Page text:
About five weeks later I fainted whilst moving a wheelie bin at Mum and Dad's place. When I came to I started fevering something stupid. I was so cold I was shaking and my teeth were chattering. Mum gave me Panadol, I'd sleep for a while, but once the drug wore off I was back to the shakes and the extreme cold. They took me to the doctor and, as luck would have it, my usual GP wasn't in that day. His replacement asked a few questions (I looked like shit and was delirious by that stage) and told me to go home and to continue taking Panadol. I must have eventually felt better because the next thing I remember was the day I was moving into a new apartment with my boyfriend.

It was July 1999. He had a mobile phone, I didn't. On the afternoon of the move, he had to go back to his old apartment and help with the bond clean. The landline wasn't yet connected at our new place. I was alone but excited to be making a new home with my new man and I busied myself with emptying the boxes of crockery etc. I started to get the all too familiar gut pains again. In a relatively short space of time the pains had escalated to a point that I could no longer do anything. I ran a warm bath and sat in it hoping for the pains to subside but they just kept increasing in intensity. I tried everything i could think of that night but nothing worked. I couldn't call my boyfriend because the phone wasn't connected and I wasn't aware that I was bad enough to be calling an ambulance (or that you can still call emergency services on a landline whether it's connected or not). I kept praying for him to come home and when he finally did I was writhing around on the floor in the foetal position, just moaning in pain.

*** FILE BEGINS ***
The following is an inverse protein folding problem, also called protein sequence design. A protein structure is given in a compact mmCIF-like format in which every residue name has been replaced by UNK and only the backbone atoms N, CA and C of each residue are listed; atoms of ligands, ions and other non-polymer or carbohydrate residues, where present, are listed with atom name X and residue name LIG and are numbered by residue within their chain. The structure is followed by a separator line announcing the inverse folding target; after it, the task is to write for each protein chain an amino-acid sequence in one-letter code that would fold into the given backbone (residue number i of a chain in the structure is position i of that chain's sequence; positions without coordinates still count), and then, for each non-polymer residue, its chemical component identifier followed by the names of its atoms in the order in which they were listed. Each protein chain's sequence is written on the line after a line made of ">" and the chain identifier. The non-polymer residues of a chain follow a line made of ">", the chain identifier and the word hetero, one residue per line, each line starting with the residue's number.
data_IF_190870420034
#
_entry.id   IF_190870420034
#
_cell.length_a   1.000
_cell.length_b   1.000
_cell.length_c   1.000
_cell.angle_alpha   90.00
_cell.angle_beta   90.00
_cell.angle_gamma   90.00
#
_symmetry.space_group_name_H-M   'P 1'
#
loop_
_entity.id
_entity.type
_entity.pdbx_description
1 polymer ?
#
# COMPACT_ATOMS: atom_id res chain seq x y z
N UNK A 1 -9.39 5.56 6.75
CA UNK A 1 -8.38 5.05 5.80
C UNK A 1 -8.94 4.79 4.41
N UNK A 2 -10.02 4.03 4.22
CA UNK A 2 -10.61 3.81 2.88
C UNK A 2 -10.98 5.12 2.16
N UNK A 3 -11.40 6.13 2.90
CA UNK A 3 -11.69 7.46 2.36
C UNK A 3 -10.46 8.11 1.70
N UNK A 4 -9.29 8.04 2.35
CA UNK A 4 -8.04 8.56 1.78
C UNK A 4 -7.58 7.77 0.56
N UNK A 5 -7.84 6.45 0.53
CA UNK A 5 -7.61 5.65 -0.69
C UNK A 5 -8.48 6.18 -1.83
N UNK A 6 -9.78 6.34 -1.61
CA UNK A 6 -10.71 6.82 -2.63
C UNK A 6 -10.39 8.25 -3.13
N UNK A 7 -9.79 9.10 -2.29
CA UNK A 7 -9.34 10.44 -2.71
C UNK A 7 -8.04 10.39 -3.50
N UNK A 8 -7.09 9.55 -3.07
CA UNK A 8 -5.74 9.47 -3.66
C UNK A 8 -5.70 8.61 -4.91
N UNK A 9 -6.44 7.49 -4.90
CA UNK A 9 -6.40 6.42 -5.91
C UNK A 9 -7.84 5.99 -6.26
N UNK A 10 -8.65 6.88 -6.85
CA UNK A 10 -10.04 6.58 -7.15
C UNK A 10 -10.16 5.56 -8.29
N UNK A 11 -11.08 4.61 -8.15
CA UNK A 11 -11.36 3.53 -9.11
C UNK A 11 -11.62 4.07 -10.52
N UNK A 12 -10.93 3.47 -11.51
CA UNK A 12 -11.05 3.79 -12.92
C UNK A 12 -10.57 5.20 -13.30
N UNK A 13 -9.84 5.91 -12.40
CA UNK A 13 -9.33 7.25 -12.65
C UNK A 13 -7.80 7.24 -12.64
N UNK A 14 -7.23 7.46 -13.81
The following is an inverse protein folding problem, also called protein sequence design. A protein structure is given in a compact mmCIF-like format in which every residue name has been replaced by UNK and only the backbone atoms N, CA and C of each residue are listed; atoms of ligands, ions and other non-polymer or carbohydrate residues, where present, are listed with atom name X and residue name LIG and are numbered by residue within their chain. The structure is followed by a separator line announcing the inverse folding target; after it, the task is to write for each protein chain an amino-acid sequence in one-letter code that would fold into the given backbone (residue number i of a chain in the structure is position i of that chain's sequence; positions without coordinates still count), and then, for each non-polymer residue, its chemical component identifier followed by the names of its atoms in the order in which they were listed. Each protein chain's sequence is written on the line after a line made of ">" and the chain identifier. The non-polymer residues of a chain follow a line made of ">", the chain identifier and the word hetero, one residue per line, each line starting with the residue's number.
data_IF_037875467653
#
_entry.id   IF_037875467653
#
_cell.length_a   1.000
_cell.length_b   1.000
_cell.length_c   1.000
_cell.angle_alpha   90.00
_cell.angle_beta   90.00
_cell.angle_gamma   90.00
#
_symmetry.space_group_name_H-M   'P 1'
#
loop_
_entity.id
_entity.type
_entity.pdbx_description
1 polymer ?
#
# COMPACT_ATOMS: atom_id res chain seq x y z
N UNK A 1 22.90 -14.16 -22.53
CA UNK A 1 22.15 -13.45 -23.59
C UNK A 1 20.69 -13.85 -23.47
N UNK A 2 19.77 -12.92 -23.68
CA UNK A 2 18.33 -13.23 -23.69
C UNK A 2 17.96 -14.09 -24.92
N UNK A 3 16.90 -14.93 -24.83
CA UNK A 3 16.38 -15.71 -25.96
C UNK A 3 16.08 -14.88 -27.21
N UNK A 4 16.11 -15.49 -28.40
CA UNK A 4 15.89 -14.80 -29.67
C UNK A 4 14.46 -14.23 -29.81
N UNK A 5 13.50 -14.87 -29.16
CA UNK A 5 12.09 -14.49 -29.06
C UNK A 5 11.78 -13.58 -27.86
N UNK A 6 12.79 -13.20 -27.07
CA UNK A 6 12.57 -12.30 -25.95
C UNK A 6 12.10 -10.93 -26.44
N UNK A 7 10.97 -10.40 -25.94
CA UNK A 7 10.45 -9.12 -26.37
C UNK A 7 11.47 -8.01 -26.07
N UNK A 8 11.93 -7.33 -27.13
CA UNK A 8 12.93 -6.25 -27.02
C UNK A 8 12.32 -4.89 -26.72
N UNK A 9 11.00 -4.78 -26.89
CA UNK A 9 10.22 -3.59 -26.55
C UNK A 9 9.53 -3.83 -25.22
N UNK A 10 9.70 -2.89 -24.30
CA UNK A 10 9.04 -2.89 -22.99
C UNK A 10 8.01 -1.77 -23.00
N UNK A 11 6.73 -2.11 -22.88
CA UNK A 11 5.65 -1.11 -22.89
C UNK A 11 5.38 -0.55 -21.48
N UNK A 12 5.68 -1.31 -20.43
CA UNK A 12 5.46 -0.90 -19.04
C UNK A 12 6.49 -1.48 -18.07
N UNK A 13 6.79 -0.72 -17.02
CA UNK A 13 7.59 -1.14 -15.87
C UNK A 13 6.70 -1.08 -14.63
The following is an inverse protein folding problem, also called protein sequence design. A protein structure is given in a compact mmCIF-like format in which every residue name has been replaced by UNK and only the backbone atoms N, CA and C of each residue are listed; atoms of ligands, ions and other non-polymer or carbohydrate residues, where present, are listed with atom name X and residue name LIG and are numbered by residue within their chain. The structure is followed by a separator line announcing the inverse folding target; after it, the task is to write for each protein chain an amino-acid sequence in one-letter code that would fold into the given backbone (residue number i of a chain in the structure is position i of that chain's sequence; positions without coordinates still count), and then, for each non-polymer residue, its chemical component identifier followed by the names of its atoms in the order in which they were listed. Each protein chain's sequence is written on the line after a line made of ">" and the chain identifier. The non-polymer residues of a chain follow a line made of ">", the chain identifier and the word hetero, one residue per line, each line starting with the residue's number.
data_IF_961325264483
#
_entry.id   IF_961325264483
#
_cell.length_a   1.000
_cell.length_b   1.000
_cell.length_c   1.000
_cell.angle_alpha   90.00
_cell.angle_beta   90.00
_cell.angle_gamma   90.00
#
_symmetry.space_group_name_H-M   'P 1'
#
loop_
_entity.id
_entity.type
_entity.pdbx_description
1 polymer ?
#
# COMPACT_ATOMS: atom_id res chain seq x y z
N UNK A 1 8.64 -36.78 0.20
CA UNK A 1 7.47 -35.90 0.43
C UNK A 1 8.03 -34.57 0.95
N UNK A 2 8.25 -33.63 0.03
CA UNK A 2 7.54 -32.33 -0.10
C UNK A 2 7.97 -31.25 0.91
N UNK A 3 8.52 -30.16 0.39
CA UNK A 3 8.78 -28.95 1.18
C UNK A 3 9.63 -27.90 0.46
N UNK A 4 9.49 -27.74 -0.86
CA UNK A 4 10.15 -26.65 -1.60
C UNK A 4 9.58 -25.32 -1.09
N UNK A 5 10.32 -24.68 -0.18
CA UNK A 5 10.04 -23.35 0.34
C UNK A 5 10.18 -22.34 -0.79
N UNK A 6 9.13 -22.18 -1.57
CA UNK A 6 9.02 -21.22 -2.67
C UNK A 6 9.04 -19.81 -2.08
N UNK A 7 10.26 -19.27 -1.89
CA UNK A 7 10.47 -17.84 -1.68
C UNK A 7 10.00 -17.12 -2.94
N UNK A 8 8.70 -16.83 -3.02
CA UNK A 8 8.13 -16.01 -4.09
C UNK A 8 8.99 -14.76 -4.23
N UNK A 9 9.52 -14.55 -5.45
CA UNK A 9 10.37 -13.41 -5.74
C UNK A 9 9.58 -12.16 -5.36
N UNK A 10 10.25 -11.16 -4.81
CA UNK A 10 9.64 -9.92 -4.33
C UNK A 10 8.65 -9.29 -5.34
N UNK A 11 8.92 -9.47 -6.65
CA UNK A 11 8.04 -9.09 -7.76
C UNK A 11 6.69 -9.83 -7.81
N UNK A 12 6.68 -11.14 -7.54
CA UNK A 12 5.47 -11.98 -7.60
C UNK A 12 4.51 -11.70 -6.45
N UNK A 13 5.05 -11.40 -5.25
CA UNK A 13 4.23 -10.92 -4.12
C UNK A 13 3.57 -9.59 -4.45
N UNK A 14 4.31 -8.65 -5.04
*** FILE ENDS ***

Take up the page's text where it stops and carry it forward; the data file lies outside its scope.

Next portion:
The drive to the hospital was excruciating; every single bump on the road was torture. I couldn't tense my gut because that's exactly where I was sore. When I finally got to the emergency department I just wanted drugs. GIMME DRUGS!!!!!!!!!! I couldn't talk by this stage. It's probably a good thing I couldn't speak because I would've torn the nurse to shreds who was using my arm as a f*cking pin cushion. He couldn't find a vein because they'd all collapsed from the extremely dehydrated state I was in. I think about three different nurses attempted to inject pethidine into me, about five times each. Well, eventually one of the them was successful because the next few hours were spent on a cloud. I was coming in and out of consciousness, floating along in a pain free world, where my Dad and Mum kept appearing with very worried looks on their faces. I'm sure there were others there too but my cloud was so cosy. No wonder people are into this stuff.

I was transferred to a bigger hospital and asked to sign papers, I think. I don't remember what those papers were for…I was on a cloud remember.  But, whatever it was, I knew it was serious because my Dad was telling me how much he loved me.

Next stop: the morning after...